TWO: I put a lot of blame on social media for this, and I am a HUGE social media user. (See, told ya I can be hypocritical!) Once facebook and instagram and snapchat (and whoever else) decided to put us in boxes with a bio and a highlight reel, we stopped allowing ourselves to be truthfully and unapologetically us and started trying to find ways to fit in, in some cases, WITH STRANGERS. It’s a giant mind game actually. We stopped having to face our own decisions, relationships, and social interactions IRL and started allowing ourselves to be a sneaky chameleon, and to not have to be accountable for our actions, decisions, and choices as they relate to and impact others. Passive aggressiveness exploded ten fold with social media. An then there’s this. At times, it’s a great escape from reality for me and at other times it’s just exhausting. We started seeing the lives of others in a way that caused us to make comparisons, wondering if we are ever good enough, when in reality we are comparing ourselves to a false reality. I talk all the time with the husband about how hard it must be to be a kid going through school with social media around. Back when I was a kid, the biggest thing since sliced bread was tetris and snake on cell phones. Case in point: I’ve found and felt such a strong community in this space and over on the instagram side of this, but I also think that on the other side of the sword I’ve become more insecure, less confident, and generally just more questioning of myself. It’s a rollercoaster – some days I wanna give up and throw in the towel and walk away from it all because I see the worst in people (or better yet, the worst in myself), and other days I wanna create and make and share and connect because I see the best in people (or better yet, the best in myself). And the craziest piece of this all? I’m sure people read and see my content and think the same terrible things that I often see or think of others, because that’s how it’s designed to work.
So what’s the point of this post? No idea actually. Maybe just to remind myself that there are humans, actual humans, behind the screen, and I need to keep working on myself to be the best human I can be so that I don’t make the same judgy, critical, or hypocritical mistakes I’ve made in the past (or if I do, please help me reflect and be better), while simultaneously hoping that others can do the same so that we can all keep learning and growing and not assume that we’ve already gotten it right and have it all figured out. Maybe that’s the point. I really don’t know, but I feel better now. Thanks for sticking it out through all of my nonsensical word vomit.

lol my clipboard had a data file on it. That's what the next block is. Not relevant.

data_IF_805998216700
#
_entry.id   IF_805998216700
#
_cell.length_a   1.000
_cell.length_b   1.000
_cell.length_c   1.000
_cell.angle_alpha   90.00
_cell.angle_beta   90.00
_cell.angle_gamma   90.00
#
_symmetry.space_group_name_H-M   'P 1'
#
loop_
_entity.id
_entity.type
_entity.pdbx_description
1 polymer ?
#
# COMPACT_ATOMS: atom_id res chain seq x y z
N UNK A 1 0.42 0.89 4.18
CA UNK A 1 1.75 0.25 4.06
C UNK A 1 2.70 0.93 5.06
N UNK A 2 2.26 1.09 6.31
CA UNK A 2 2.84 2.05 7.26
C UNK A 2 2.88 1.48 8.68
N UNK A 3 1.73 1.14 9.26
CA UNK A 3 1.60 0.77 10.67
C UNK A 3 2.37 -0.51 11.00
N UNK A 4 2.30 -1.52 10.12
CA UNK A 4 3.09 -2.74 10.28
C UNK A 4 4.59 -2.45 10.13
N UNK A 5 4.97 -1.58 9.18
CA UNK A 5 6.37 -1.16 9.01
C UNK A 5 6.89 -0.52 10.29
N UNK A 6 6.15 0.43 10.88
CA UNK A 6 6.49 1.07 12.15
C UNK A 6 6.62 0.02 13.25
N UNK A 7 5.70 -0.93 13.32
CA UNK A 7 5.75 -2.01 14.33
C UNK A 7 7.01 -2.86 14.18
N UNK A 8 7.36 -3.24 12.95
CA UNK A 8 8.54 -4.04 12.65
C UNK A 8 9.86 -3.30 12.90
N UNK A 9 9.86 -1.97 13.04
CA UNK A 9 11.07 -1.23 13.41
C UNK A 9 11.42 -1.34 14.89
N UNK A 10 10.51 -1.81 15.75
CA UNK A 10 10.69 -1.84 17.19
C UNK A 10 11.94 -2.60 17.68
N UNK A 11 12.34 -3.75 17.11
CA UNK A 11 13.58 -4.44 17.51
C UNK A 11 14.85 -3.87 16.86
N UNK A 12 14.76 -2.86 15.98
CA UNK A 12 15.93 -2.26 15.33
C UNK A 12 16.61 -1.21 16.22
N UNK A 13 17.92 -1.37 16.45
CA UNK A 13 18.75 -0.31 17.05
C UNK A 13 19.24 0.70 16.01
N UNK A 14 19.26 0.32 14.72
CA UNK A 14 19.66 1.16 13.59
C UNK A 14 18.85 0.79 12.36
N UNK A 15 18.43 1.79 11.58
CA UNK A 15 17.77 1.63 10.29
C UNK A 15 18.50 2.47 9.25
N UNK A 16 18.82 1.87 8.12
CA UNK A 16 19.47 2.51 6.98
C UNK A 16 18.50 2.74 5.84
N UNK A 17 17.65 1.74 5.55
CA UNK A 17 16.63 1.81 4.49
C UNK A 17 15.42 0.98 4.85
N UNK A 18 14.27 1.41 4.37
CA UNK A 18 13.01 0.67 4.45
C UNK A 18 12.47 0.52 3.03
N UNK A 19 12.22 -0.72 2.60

2 thoughts on “Thoughts from an over-tired, increasingly-frustrated, and self-struggling social media user”
Excellent post, my friend.
Hi, Katie. This working mom/stay-at-home mom divide caused me to pause and reflect. In the mid 1960’s, my mom (your grandmother) was the only full-time working mom in our neighborhood. Beginning at 10 years of age, I became aware of the snide comments made by the other moms when I played with their kids in their homes after school. “I bet your mom doesn’t know how to make an apple pie.” “Is your house clean?” I realized, when I became an adult, that this constant judgment from the neighborhood ladies led to my adult feelings that I was substandard and different. I chose to heal by advocating – first for working moms, then later for all women to have freedom of choice, and respect, in all areas. As you said, it’s a rollercoaster – some days I still feel like an insecure ten-year-old girl again, rather than a secure, accomplished woman! But I know I have to continue to mentor, model, and educate so that my daughter – and all women – respect and are kind to one another. Love you, Aunt Cathy ❤️